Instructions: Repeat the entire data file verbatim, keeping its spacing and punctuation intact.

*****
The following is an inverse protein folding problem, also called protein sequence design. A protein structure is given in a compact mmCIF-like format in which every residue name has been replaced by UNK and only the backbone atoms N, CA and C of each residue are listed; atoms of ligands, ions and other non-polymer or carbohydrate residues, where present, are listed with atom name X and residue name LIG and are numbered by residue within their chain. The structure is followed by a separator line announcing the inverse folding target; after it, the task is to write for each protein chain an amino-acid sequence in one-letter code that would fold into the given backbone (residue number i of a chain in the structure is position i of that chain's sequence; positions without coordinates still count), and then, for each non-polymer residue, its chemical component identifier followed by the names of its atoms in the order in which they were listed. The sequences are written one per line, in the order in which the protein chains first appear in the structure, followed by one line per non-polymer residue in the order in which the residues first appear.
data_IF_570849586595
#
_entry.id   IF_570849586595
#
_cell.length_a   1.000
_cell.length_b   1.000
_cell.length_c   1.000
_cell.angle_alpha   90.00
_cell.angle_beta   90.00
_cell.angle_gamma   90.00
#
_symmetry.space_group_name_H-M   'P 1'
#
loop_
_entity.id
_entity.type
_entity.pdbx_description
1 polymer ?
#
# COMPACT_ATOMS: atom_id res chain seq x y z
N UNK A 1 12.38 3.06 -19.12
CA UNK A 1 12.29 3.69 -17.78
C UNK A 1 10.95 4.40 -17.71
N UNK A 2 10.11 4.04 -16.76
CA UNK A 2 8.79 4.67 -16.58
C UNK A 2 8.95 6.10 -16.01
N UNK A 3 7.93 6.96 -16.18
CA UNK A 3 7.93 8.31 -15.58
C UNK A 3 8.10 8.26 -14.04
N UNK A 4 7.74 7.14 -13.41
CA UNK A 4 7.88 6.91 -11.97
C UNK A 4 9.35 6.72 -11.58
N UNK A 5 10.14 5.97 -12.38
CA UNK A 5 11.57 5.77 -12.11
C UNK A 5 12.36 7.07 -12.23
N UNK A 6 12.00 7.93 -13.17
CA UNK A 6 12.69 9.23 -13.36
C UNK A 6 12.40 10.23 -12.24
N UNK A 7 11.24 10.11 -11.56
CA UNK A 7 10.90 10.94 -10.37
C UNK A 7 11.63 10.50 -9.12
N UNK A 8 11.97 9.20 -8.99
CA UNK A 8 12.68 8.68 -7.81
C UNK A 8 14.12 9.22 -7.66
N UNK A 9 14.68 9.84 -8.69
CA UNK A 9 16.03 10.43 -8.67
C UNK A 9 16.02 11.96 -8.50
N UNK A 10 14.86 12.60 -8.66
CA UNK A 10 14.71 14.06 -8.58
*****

The following is an inverse protein folding problem, also called protein sequence design. A protein structure is given in a compact mmCIF-like format in which every residue name has been replaced by UNK and only the backbone atoms N, CA and C of each residue are listed; atoms of ligands, ions and other non-polymer or carbohydrate residues, where present, are listed with atom name X and residue name LIG and are numbered by residue within their chain. The structure is followed by a separator line announcing the inverse folding target; after it, the task is to write for each protein chain an amino-acid sequence in one-letter code that would fold into the given backbone (residue number i of a chain in the structure is position i of that chain's sequence; positions without coordinates still count), and then, for each non-polymer residue, its chemical component identifier followed by the names of its atoms in the order in which they were listed. The sequences are written one per line, in the order in which the protein chains first appear in the structure, followed by one line per non-polymer residue in the order in which the residues first appear.
data_IF_570849586595
#
_entry.id   IF_570849586595
#
_cell.length_a   1.000
_cell.length_b   1.000
_cell.length_c   1.000
_cell.angle_alpha   90.00
_cell.angle_beta   90.00
_cell.angle_gamma   90.00
#
_symmetry.space_group_name_H-M   'P 1'
#
loop_
_entity.id
_entity.type
_entity.pdbx_description
1 polymer ?
#
# COMPACT_ATOMS: atom_id res chain seq x y z
N UNK A 1 12.38 3.06 -19.12
CA UNK A 1 12.29 3.69 -17.78
C UNK A 1 10.95 4.40 -17.71
N UNK A 2 10.11 4.04 -16.76
CA UNK A 2 8.79 4.67 -16.58
C UNK A 2 8.95 6.10 -16.01
N UNK A 3 7.93 6.96 -16.18
CA UNK A 3 7.93 8.31 -15.58
C UNK A 3 8.10 8.26 -14.04
N UNK A 4 7.74 7.14 -13.41
CA UNK A 4 7.88 6.91 -11.97
C UNK A 4 9.35 6.72 -11.58
N UNK A 5 10.14 5.97 -12.38
CA UNK A 5 11.57 5.77 -12.11
C UNK A 5 12.36 7.07 -12.23
N UNK A 6 12.00 7.93 -13.17
CA UNK A 6 12.69 9.23 -13.36
C UNK A 6 12.40 10.23 -12.24
N UNK A 7 11.24 10.11 -11.56
CA UNK A 7 10.90 10.94 -10.37
C UNK A 7 11.63 10.50 -9.12
N UNK A 8 11.97 9.20 -8.99
CA UNK A 8 12.68 8.68 -7.81
C UNK A 8 14.12 9.22 -7.66
N UNK A 9 14.68 9.84 -8.69
CA UNK A 9 16.03 10.43 -8.67
C UNK A 9 16.02 11.96 -8.50
N UNK A 10 14.86 12.60 -8.66
CA UNK A 10 14.71 14.06 -8.58